Thank you

Thank You Frontline Software Development Managers

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While I could applaud many of the excellent VP and CTOs in technology, I would like us all to take a moment to give thanks to some unsung heros…. The Frontline Software Development Managers.   These brave souls either volunteered, or in many cases were “voluntold”, to go from being responsible for their own excellence to being also accountable for bringing out the excellence of their direct reports.  A dramatic shift for someone who has spent much of their career to date focusing on their technical expertise.

These brave souls often have no idea what they are getting themselves into.  Generally because the person promoting them into that position knows how to handle any of the situations that the new manager will run into, but doesn’t know how to transfer that knowledge.  There isn’t a set formula that can be used in any situation, each has different nuances that have to be factored in to have the right response.  The middle manager at minimum will hopefully get the new manager the HR training they need to avoid a lawsuit and go over some basics on how to handle their job responsibilities; they then will meet regularly with the new manager to advise them on situations without solving the situation for them.

Most new managers will be promoted within the company they are currently working as a developer, and unfortunately their first direct reports are their former peer developers (and maybe even peers who wanted the management position for themselves).  The new manager may have been given authority from above, but they must learn that they can’t use that authority as their primary tool to get things done or else the team will rebel.  They have to earn their direct reports respect as a leader, then use influence more than authority to lead them. They also learn that they can’t be seen just as a peer anymore, they have to establish a little distance from their former peers -- still close enough to know their direct reports needs, but separate enough that despite any sense of friendship the manager will do what’s best for the company.

One of the tough psychological changes new managers run into is realizing their sense of worth now has to come from how their direct reports perform versus their own contribution.  Managers who don’t adjust to this change often feel like they aren’t getting much done since their own coding contribution is much lower, or they try to kill themselves by working long hours and weekends to regain that feeling of accomplishment (which they ultimately can’t sustain).  Sometimes it's hard for the new manager to deal with the fact that they are ultimately accountable for any poor performance by any direct report -- despite what excellent guidance they may have given to that person.  It’s now their job to either help that direct report achieve or to find their way into a different job, and until that happens their poor performance will reflect badly on the manager.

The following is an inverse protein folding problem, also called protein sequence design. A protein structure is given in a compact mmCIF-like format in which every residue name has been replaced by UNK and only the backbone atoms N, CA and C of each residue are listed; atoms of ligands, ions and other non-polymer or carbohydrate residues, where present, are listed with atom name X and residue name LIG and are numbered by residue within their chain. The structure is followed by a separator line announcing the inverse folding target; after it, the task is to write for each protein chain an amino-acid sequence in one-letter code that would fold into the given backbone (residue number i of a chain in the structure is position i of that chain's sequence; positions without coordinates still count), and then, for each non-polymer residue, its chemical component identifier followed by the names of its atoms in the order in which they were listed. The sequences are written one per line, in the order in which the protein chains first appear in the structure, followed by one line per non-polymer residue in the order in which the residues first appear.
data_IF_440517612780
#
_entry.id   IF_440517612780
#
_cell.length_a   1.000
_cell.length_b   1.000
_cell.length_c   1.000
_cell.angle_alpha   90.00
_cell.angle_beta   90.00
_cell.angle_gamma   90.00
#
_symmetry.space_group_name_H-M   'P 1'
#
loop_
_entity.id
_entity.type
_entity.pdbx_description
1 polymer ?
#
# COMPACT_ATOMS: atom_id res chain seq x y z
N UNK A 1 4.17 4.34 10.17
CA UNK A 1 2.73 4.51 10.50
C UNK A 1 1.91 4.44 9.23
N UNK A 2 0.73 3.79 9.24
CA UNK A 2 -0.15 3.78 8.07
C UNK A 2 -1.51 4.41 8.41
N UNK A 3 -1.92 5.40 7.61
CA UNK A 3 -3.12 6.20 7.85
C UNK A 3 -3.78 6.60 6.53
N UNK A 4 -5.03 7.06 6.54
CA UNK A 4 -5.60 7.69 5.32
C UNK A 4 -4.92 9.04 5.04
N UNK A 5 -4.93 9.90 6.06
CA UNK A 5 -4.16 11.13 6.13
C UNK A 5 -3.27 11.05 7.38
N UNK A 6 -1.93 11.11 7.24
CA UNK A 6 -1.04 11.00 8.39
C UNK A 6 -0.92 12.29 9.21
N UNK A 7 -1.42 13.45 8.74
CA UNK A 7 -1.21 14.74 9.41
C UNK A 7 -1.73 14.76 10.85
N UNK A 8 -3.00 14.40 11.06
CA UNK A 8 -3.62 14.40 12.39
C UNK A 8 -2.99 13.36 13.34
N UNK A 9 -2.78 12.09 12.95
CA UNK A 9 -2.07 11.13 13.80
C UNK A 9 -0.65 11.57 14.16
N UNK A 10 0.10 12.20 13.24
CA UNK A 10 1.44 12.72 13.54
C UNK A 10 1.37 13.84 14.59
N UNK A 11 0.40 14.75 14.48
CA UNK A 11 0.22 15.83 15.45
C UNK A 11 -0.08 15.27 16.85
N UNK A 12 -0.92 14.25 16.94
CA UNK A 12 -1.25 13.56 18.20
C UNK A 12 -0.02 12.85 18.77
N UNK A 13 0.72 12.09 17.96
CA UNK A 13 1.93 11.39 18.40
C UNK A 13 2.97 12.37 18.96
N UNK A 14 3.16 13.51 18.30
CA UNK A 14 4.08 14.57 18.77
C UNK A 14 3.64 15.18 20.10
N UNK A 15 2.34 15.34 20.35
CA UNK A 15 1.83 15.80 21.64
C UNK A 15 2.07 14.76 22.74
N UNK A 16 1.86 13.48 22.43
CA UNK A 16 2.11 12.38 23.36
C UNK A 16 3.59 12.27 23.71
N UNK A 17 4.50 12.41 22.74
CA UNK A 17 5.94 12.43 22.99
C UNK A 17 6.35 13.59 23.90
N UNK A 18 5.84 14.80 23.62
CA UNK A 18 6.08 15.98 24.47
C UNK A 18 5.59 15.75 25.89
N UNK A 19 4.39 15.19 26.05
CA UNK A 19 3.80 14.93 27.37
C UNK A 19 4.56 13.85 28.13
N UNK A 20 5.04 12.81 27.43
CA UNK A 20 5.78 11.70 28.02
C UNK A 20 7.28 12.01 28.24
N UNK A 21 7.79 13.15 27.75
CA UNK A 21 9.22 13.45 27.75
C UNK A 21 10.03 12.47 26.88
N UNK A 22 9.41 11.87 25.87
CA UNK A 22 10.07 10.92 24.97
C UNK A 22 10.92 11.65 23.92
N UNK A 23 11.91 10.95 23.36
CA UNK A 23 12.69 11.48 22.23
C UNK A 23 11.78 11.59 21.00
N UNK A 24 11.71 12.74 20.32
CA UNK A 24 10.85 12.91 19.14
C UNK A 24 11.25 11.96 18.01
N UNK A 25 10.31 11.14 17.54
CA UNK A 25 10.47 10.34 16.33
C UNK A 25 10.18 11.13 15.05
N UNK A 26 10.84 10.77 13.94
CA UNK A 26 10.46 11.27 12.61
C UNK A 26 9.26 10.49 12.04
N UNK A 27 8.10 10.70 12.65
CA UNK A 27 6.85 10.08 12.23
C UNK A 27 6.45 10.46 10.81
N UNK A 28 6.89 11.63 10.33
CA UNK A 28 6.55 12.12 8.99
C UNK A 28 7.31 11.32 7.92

Managers also have to learn to delegate, even if that means the task won’t be done exactly as they wanted it or take longer than if they did it themselves.  Managers are given a team and are expected to use that team effectively.  Managers need to learn to delegate not only so that they won’t burn out, as well as giving others a chance to lead.  Managers need to learn that we don’t expect them to be the smartest person in the room, we expect them to work with their team to come up with the best ideas, and we expect that some of their people will have technical expertise that exceeds their own.

We expect Front Line Development Managers to maintain their technical skills enough to judge the quality of work of their direct reports and help each developer work on their technical mastery.  At the same time, we have reduced the amount of time the manager themselves gets to code and work on their own mastery.  We may start a new manager with an idea of 50% management and 50% coding, but over time as issues and priorities continue to mount, the manager finds themselves spending less and less time coding.  The more time spent in management, the harder it is to go back to a purely technical role, since their former colleagues have now gotten years of full time coding experience.  

Ironically many folks go into management furthering their career, and if they want to be a VP or CTO some day, it’s a necessary step.  However, if a developer just wants to get into technical leadership or is looking for pay increases, they often would be better off going the architect route.  Being a manager means they start getting exposed to some of the unfortunate truths -- the budget for salary increases is limited and tradeoffs have to be made, there are often political consequences to the “right actions”, leaders are not always on the same page, etc.  Quite frankly one of the reasons many managers get out of management or don’t advance in the careers is that the can’t stand the politics that occur when large bodies of people work together even with the best of intentions (to see an example join a church governing meeting sometime).

Even with all of this, there are many people who care so much about their fellow developers and ensuring that we have good development processes, they choose to put up with all the heartache (and headache) the position entails.  They ensure that we never forget that it’s about helping each developer achieve their full potential for a good cause, not just improving metrics in a spreadsheet.  Thank you all who serve this vital role.

Date posted: April 28, 2016

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